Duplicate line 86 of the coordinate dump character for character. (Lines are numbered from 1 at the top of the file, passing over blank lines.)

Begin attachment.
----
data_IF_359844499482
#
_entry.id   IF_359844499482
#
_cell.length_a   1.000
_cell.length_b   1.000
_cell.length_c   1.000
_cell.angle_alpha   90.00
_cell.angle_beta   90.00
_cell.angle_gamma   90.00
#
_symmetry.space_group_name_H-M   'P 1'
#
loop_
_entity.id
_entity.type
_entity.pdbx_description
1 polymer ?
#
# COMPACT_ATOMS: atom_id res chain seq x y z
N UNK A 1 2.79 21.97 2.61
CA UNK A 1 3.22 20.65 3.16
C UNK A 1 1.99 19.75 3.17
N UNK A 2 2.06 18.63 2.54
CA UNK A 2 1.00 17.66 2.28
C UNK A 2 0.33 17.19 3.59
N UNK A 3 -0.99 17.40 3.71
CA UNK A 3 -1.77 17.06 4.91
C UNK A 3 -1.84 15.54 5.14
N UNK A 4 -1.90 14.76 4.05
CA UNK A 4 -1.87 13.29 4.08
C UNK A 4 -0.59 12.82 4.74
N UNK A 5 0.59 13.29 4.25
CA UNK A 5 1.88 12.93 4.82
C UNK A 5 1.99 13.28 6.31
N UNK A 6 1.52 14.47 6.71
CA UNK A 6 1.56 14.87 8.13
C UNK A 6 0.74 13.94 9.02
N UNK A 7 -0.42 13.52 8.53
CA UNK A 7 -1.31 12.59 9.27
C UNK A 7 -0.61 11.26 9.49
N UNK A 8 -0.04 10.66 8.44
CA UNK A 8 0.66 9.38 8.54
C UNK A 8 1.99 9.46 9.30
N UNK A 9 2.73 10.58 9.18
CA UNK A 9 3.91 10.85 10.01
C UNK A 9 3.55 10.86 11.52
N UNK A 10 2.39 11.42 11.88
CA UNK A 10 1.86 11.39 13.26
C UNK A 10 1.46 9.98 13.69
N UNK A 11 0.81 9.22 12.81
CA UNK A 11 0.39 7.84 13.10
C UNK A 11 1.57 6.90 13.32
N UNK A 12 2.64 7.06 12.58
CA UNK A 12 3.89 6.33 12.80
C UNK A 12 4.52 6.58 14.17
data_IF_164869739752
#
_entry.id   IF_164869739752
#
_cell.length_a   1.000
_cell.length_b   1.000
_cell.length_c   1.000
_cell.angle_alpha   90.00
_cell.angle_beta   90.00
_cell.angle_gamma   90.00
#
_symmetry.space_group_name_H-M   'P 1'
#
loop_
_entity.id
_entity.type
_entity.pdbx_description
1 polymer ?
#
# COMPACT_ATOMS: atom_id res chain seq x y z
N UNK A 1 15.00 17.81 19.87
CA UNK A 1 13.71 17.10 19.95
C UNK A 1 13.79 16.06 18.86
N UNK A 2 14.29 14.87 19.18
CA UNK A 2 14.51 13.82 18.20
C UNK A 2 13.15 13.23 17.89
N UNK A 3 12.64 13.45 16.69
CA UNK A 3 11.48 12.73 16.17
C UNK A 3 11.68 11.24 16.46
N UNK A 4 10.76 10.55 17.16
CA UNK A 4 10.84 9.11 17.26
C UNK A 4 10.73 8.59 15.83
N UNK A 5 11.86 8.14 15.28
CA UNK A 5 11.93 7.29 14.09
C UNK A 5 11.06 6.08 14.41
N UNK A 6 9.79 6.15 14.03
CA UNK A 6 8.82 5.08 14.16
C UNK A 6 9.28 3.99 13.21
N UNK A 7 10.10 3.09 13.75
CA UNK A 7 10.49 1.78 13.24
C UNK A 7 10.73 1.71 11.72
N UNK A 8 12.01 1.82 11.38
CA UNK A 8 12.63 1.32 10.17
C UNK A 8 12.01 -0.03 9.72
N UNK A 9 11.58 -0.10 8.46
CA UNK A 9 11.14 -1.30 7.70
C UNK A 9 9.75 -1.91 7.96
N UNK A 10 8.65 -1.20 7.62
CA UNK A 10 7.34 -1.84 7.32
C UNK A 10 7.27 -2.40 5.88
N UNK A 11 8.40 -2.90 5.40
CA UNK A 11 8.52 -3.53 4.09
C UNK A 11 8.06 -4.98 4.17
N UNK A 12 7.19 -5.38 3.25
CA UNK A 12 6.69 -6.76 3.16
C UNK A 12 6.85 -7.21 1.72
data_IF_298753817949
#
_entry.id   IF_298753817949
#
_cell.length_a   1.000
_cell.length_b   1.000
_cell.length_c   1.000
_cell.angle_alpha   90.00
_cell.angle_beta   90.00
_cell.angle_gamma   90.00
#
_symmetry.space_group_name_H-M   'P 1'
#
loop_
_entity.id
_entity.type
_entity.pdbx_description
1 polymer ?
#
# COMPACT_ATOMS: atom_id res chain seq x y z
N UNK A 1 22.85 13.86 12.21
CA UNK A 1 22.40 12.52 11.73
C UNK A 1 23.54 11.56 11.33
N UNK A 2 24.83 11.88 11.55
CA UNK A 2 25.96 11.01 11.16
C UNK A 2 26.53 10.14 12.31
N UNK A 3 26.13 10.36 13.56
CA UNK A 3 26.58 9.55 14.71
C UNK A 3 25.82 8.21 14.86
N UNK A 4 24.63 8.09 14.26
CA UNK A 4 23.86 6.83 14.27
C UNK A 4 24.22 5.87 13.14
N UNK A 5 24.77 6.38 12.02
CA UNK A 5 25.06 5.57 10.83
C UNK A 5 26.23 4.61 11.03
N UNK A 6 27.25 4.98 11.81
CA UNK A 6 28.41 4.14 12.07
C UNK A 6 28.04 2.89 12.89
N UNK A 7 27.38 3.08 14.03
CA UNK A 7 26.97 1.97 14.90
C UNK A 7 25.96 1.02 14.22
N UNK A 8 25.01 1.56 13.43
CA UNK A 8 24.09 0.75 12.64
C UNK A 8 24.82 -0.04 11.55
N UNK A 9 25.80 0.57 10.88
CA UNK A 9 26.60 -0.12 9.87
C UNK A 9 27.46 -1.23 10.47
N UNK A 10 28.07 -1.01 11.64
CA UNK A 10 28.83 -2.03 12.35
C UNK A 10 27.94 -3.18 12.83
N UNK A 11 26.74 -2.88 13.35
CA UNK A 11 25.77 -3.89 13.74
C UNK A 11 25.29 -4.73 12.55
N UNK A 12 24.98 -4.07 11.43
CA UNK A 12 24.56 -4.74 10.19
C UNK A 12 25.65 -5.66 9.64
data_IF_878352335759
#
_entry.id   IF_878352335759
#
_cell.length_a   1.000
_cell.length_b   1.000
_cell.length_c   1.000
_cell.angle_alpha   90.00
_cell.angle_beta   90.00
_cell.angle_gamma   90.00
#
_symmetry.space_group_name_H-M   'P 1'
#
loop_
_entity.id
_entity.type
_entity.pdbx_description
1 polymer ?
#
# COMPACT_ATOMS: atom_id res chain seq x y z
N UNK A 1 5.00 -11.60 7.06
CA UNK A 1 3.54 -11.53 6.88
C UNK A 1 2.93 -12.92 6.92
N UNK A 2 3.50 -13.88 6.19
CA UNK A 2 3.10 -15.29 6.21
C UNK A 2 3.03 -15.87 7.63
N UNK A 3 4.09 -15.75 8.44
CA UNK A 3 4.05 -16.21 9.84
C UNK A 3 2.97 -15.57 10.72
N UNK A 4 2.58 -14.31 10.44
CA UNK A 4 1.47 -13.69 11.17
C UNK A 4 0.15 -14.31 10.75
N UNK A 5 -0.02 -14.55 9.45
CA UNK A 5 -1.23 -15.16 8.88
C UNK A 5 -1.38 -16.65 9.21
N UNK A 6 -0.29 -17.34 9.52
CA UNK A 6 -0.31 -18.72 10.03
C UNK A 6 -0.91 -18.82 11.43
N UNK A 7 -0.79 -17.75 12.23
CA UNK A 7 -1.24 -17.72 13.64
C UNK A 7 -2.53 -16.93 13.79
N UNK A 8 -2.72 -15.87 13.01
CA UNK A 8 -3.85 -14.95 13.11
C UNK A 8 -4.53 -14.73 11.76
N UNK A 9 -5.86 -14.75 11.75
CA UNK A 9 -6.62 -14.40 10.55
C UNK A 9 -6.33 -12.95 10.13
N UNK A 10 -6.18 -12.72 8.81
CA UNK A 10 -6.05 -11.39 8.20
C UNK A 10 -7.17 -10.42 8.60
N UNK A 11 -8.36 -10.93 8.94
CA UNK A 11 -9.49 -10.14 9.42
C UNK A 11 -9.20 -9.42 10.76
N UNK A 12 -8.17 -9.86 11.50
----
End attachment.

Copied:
N UNK A 4 10.76 10.55 17.16